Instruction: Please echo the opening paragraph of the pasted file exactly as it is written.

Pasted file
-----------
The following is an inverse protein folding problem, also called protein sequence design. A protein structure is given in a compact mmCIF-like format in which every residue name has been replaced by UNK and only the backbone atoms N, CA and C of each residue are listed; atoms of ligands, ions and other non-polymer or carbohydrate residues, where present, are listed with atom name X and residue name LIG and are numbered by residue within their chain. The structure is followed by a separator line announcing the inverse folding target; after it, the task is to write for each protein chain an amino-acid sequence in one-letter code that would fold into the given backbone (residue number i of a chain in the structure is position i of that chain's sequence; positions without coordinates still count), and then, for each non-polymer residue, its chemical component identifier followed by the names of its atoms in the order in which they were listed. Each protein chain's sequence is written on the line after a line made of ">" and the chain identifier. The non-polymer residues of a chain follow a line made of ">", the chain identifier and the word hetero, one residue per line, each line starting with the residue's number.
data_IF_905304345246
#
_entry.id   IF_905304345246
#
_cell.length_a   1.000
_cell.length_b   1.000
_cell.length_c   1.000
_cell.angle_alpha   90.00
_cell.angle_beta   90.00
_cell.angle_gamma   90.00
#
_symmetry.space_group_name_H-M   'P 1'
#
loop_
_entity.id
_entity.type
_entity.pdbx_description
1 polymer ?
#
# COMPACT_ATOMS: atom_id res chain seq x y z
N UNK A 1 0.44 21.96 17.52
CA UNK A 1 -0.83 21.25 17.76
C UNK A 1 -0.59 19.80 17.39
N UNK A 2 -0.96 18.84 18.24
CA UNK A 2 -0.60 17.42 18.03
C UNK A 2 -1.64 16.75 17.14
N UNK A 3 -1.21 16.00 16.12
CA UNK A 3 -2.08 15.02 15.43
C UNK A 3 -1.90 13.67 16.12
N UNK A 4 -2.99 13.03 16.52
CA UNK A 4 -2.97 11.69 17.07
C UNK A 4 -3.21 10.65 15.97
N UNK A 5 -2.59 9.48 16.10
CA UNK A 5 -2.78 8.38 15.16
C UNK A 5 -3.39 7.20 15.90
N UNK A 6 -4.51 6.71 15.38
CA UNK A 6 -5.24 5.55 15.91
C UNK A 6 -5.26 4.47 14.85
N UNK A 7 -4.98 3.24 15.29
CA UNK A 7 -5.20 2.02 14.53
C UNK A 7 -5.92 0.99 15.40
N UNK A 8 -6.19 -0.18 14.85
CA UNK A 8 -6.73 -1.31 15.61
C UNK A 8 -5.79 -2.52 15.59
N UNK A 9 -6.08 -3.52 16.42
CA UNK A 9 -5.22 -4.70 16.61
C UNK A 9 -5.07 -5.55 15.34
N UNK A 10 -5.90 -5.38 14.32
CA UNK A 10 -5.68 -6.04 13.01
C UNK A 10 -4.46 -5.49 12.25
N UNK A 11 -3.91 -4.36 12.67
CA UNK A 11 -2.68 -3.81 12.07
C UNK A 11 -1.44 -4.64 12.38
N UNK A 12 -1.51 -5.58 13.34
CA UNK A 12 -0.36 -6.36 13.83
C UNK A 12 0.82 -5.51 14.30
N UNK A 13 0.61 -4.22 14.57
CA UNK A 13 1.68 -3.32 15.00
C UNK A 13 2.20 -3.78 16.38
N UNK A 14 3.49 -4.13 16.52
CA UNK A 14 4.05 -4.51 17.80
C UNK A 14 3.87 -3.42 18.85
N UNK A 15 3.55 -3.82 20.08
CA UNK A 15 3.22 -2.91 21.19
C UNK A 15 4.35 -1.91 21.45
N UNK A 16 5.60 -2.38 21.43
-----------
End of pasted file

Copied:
The following is an inverse protein folding problem, also called protein sequence design. A protein structure is given in a compact mmCIF-like format in which every residue name has been replaced by UNK and only the backbone atoms N, CA and C of each residue are listed; atoms of ligands, ions and other non-polymer or carbohydrate residues, where present, are listed with atom name X and residue name LIG and are numbered by residue within their chain. The structure is followed by a separator line announcing the inverse folding target; after it, the task is to write for each protein chain an amino-acid sequence in one-letter code that would fold into the given backbone (residue number i of a chain in the structure is position i of that chain's sequence; positions without coordinates still count), and then, for each non-polymer residue, its chemical component identifier followed by the names of its atoms in the order in which they were listed. Each protein chain's sequence is written on the line after a line made of ">" and the chain identifier. The non-polymer residues of a chain follow a line made of ">", the chain identifier and the word hetero, one residue per line, each line starting with the residue's number.